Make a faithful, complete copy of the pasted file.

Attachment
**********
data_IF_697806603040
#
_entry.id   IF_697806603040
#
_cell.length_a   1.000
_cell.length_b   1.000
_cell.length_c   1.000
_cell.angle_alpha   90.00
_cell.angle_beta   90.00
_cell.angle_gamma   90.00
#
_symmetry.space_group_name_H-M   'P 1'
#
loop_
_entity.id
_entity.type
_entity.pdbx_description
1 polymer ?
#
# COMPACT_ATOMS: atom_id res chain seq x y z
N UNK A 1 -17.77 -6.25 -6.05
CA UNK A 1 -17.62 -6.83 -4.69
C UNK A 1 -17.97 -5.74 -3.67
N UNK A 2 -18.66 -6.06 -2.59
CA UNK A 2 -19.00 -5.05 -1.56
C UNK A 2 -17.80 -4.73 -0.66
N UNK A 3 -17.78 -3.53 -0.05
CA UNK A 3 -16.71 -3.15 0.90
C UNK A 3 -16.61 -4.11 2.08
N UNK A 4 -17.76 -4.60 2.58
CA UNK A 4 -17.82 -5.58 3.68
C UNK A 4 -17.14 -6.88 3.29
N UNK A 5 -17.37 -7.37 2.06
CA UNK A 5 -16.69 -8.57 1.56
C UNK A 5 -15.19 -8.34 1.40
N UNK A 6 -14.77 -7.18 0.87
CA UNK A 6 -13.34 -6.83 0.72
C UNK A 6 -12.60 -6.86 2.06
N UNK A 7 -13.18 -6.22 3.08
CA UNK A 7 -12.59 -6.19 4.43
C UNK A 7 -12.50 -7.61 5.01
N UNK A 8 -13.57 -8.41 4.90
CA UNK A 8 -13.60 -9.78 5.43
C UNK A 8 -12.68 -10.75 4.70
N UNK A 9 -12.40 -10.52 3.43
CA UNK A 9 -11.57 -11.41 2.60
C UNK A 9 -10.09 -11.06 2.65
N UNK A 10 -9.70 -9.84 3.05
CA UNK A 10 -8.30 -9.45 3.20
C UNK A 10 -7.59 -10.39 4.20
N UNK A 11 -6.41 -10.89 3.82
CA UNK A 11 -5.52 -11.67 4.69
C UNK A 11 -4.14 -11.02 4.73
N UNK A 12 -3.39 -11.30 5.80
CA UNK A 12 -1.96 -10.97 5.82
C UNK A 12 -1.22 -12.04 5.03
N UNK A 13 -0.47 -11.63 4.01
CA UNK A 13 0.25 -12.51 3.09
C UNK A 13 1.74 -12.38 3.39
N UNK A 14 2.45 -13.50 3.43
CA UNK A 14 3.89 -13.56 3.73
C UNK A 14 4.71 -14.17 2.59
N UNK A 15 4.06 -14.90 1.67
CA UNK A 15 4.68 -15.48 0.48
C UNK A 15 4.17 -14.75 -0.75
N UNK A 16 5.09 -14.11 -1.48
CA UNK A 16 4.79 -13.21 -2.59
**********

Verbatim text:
data_IF_697806603040
#
_entry.id   IF_697806603040
#
_cell.length_a   1.000
_cell.length_b   1.000
_cell.length_c   1.000
_cell.angle_alpha   90.00
_cell.angle_beta   90.00
_cell.angle_gamma   90.00
#
_symmetry.space_group_name_H-M   'P 1'
#
loop_
_entity.id
_entity.type
_entity.pdbx_description
1 polymer ?
#
# COMPACT_ATOMS: atom_id res chain seq x y z
N UNK A 1 -17.77 -6.25 -6.05
CA UNK A 1 -17.62 -6.83 -4.69
C UNK A 1 -17.97 -5.74 -3.67
N UNK A 2 -18.66 -6.06 -2.59
CA UNK A 2 -19.00 -5.05 -1.56
C UNK A 2 -17.80 -4.73 -0.66
N UNK A 3 -17.78 -3.53 -0.05
CA UNK A 3 -16.71 -3.15 0.90
C UNK A 3 -16.61 -4.11 2.08
N UNK A 4 -17.76 -4.60 2.58
CA UNK A 4 -17.82 -5.58 3.68
C UNK A 4 -17.14 -6.88 3.29
N UNK A 5 -17.37 -7.37 2.06
CA UNK A 5 -16.69 -8.57 1.56
C UNK A 5 -15.19 -8.34 1.40
N UNK A 6 -14.77 -7.18 0.87
CA UNK A 6 -13.34 -6.83 0.72
C UNK A 6 -12.60 -6.86 2.06
N UNK A 7 -13.18 -6.22 3.08
CA UNK A 7 -12.59 -6.19 4.43
C UNK A 7 -12.50 -7.61 5.01
N UNK A 8 -13.57 -8.41 4.90
CA UNK A 8 -13.60 -9.78 5.43
C UNK A 8 -12.68 -10.75 4.70
N UNK A 9 -12.40 -10.52 3.43
CA UNK A 9 -11.57 -11.41 2.60
C UNK A 9 -10.09 -11.06 2.65
N UNK A 10 -9.70 -9.84 3.05
CA UNK A 10 -8.30 -9.45 3.20
C UNK A 10 -7.59 -10.39 4.20
N UNK A 11 -6.41 -10.89 3.82
CA UNK A 11 -5.52 -11.67 4.69
C UNK A 11 -4.14 -11.02 4.73
N UNK A 12 -3.39 -11.30 5.80
CA UNK A 12 -1.96 -10.97 5.82
C UNK A 12 -1.22 -12.04 5.03
N UNK A 13 -0.47 -11.63 4.01
CA UNK A 13 0.25 -12.51 3.09
C UNK A 13 1.74 -12.38 3.39
N UNK A 14 2.45 -13.50 3.43
CA UNK A 14 3.89 -13.56 3.73
C UNK A 14 4.71 -14.17 2.59
N UNK A 15 4.06 -14.90 1.67
CA UNK A 15 4.68 -15.48 0.48
C UNK A 15 4.17 -14.75 -0.75
N UNK A 16 5.09 -14.11 -1.48
CA UNK A 16 4.79 -13.21 -2.59